Indonesia Part 2 - Continuing "Shaping a Competitive Indonesia: The prime importance of building a sustainable O&G sector," this second of a two-part special report examines three key industry developments.
     
  Mexico Part 1 - New times, new opportunities. Pre-Columbian heritage, religion, cuisine and music aren't the only cornerstones of Mexican history and tradition. Mexico's oil patrimony has played a critical role in shaping the country's national identity and economic progress.
     
  Mexico Part 2 - New times, new opportunities. Towards the end of the Cretaceous, 65 million years ago, the huge Chicxulub meteor impacted the earth on the Yucatan Peninsula, believed to be the origin for creating the Cantarell oil field.
     
  Mexico Part 3 - New times, new opportunities. Since March 18, 1938, the day that President Cardenas declared the nationalization of Mexican petroleum and the exploration of the foreign oil companies operating in Mexico, the country's politics have been deeply intertwined with the oil and gas industry.
     
  Mexico Part 4 - New times, new opportunities. Within a month after Hurricane Dean paralyzed oil activities in the Bay of Campache, which cost PEMEX up to US$1.5 billion in lost production, the Mexican Congress and Senate approved a long awaited fiscal reform package aimed at reviving the financial muscle of Mexico's national oil company.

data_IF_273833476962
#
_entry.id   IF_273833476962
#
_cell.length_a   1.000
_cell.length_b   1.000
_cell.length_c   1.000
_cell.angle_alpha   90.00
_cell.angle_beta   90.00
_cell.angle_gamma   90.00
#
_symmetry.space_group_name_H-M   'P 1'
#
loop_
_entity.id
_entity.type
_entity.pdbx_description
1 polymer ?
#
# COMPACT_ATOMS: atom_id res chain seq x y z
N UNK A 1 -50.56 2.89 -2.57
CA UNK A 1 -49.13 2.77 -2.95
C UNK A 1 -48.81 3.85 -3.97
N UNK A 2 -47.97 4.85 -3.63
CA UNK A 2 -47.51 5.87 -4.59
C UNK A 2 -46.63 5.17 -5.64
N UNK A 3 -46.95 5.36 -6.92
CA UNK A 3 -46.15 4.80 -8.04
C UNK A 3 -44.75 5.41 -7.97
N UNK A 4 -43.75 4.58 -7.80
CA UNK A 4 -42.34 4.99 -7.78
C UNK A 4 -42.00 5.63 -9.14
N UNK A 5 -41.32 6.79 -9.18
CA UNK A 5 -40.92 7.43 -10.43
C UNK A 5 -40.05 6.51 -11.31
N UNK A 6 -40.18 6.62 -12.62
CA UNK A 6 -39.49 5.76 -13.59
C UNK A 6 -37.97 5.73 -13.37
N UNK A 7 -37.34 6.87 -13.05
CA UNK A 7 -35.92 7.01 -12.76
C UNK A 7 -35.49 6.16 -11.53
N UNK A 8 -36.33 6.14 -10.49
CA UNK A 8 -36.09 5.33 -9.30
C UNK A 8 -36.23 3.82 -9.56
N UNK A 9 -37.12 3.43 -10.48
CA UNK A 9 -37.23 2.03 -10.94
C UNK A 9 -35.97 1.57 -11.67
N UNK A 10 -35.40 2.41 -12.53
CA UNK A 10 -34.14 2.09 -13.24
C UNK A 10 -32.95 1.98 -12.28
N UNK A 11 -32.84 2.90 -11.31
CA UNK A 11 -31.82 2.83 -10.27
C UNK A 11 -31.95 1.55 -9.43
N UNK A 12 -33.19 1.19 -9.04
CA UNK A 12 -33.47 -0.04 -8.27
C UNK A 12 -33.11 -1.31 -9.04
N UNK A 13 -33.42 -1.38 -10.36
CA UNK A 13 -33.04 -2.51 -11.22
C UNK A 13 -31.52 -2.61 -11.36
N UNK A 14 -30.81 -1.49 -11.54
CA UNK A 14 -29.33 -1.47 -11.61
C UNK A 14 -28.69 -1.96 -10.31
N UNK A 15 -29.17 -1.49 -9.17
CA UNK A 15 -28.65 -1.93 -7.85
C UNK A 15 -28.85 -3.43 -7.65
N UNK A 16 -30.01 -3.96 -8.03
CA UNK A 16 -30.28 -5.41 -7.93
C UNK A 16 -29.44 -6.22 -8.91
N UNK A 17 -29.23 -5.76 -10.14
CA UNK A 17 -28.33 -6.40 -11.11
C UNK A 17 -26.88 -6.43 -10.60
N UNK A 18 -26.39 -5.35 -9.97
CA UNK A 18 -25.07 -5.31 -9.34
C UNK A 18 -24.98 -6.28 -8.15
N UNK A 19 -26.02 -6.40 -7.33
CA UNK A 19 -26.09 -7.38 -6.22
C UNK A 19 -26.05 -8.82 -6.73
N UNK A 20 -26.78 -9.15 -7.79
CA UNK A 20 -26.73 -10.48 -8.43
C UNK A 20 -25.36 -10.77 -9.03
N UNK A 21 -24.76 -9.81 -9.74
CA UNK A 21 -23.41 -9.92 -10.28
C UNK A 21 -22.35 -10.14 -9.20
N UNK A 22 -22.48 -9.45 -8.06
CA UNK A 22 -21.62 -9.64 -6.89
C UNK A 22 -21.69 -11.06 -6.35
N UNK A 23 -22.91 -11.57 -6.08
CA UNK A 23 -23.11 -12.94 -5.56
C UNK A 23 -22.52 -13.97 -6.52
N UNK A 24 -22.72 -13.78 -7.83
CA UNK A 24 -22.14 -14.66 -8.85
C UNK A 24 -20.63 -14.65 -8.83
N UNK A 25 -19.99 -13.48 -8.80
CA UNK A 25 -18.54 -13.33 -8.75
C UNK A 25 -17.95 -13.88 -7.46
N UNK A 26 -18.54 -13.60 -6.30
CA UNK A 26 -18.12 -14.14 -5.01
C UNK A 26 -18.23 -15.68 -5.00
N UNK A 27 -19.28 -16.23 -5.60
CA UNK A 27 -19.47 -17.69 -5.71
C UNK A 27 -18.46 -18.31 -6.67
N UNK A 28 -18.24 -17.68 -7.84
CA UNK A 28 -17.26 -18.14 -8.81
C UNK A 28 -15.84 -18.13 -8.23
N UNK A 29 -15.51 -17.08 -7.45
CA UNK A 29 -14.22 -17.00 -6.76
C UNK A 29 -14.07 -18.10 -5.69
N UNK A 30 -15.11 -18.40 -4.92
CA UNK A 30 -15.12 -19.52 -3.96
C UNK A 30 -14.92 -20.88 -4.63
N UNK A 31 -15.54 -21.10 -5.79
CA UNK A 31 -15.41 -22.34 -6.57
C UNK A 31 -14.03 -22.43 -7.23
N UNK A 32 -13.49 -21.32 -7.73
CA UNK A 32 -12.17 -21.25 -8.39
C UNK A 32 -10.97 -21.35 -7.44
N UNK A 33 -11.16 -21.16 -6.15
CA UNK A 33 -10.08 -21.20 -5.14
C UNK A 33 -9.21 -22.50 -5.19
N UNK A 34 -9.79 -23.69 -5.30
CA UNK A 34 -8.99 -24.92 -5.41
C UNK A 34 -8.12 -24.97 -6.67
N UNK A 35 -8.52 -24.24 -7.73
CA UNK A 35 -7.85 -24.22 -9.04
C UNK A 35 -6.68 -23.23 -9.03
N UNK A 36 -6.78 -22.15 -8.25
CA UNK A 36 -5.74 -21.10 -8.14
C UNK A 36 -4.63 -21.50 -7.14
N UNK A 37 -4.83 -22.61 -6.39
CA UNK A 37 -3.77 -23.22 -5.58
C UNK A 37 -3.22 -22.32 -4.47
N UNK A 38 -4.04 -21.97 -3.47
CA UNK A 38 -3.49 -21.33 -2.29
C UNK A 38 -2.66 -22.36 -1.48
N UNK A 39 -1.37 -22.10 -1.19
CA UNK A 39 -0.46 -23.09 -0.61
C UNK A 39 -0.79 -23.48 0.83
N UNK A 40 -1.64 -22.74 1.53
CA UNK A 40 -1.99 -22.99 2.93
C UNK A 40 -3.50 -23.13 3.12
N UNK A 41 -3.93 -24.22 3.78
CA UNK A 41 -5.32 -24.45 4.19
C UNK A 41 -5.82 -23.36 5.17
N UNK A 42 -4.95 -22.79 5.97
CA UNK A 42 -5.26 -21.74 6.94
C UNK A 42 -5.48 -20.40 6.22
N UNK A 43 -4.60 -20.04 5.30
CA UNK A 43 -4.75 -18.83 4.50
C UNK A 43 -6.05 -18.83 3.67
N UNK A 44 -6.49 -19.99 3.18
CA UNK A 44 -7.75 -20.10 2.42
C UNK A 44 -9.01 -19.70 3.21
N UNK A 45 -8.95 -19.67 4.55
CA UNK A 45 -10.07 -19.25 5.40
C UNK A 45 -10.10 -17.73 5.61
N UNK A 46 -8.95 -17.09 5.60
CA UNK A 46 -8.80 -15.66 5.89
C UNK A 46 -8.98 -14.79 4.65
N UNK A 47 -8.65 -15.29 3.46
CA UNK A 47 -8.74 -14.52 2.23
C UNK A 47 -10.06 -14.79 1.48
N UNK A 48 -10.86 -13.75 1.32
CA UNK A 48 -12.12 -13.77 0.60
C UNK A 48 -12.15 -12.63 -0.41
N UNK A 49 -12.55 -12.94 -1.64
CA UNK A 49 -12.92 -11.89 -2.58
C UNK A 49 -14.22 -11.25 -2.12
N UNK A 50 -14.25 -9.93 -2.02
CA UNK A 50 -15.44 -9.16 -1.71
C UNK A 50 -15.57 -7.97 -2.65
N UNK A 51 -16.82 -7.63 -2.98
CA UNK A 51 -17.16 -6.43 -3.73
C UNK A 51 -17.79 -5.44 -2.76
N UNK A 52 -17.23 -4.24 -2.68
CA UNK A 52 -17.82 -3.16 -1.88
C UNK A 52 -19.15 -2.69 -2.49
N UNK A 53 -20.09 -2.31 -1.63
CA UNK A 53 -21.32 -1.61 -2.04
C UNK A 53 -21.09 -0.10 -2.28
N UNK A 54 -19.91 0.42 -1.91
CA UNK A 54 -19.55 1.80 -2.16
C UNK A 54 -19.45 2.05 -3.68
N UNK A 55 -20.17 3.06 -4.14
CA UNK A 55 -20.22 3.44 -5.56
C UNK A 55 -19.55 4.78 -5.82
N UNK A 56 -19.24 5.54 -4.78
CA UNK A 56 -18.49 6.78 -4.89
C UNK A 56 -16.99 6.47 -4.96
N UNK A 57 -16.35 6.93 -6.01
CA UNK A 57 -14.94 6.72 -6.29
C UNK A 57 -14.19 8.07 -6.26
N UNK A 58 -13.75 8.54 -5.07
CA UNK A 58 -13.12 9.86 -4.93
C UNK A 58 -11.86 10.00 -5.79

Mexico Part 5 - New times, new opportunities. Ciudad del Carmen in the early 1980's became the capital of the Mexican offshore industry followed by the discovery of the Cantarell field. Today, it serves as a perfect market-sentiment barometer for the Mexican offshore industry.
     
  Mexico Part 6 - New times, new opportunities. Having benefited from PEMEX's investment boom over the past decade, numerous Mexican service providers have gained the expertise and level technological advancement that enables them to venture beyond the limits of their domestic market.